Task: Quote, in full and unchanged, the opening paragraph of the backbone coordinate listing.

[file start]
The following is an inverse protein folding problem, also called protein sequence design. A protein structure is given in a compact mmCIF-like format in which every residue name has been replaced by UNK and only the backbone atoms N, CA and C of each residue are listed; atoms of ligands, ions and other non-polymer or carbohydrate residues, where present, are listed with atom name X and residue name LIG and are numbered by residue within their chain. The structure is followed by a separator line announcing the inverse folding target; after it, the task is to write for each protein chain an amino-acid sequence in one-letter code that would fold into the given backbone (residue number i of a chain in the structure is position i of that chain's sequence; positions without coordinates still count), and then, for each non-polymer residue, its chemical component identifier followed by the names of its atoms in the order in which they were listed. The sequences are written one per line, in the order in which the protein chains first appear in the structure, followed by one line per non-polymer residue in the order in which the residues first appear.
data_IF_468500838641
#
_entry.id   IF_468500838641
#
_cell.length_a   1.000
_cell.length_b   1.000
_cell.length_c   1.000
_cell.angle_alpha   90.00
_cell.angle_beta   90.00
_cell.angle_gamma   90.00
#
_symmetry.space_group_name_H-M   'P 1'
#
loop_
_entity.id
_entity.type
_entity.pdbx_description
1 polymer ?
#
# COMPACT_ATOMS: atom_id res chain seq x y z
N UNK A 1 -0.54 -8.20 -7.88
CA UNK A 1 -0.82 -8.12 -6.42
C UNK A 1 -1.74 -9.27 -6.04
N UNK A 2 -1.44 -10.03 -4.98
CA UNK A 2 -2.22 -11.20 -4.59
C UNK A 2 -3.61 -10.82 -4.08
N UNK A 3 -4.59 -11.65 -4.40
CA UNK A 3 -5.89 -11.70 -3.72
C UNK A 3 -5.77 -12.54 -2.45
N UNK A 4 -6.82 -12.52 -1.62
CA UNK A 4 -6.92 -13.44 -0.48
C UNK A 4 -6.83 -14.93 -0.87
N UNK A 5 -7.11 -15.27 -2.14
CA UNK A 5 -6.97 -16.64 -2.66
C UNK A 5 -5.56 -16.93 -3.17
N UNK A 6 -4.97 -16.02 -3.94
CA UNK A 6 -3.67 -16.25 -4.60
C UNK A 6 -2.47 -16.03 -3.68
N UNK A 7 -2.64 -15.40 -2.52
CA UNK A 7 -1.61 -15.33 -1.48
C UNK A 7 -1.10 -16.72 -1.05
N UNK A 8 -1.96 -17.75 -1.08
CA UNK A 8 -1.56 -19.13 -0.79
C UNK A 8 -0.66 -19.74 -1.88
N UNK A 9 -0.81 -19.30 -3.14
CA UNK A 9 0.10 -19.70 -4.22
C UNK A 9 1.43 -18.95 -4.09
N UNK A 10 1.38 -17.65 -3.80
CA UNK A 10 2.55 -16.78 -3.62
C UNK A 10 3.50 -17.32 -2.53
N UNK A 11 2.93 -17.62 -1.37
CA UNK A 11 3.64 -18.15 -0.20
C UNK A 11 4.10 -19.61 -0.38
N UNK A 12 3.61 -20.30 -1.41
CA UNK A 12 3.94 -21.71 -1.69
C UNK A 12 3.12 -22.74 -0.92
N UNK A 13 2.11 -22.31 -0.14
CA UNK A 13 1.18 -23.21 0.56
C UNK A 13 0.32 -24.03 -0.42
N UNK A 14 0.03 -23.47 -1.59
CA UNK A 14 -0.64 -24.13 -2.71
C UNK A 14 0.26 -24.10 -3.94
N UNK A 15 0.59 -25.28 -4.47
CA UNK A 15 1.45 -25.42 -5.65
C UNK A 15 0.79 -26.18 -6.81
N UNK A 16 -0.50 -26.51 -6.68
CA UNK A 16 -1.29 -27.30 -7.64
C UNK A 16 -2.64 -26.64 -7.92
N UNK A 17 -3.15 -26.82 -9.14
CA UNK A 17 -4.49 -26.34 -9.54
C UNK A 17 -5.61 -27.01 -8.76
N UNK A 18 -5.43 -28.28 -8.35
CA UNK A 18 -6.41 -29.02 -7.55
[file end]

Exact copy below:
The following is an inverse protein folding problem, also called protein sequence design. A protein structure is given in a compact mmCIF-like format in which every residue name has been replaced by UNK and only the backbone atoms N, CA and C of each residue are listed; atoms of ligands, ions and other non-polymer or carbohydrate residues, where present, are listed with atom name X and residue name LIG and are numbered by residue within their chain. The structure is followed by a separator line announcing the inverse folding target; after it, the task is to write for each protein chain an amino-acid sequence in one-letter code that would fold into the given backbone (residue number i of a chain in the structure is position i of that chain's sequence; positions without coordinates still count), and then, for each non-polymer residue, its chemical component identifier followed by the names of its atoms in the order in which they were listed. The sequences are written one per line, in the order in which the protein chains first appear in the structure, followed by one line per non-polymer residue in the order in which the residues first appear.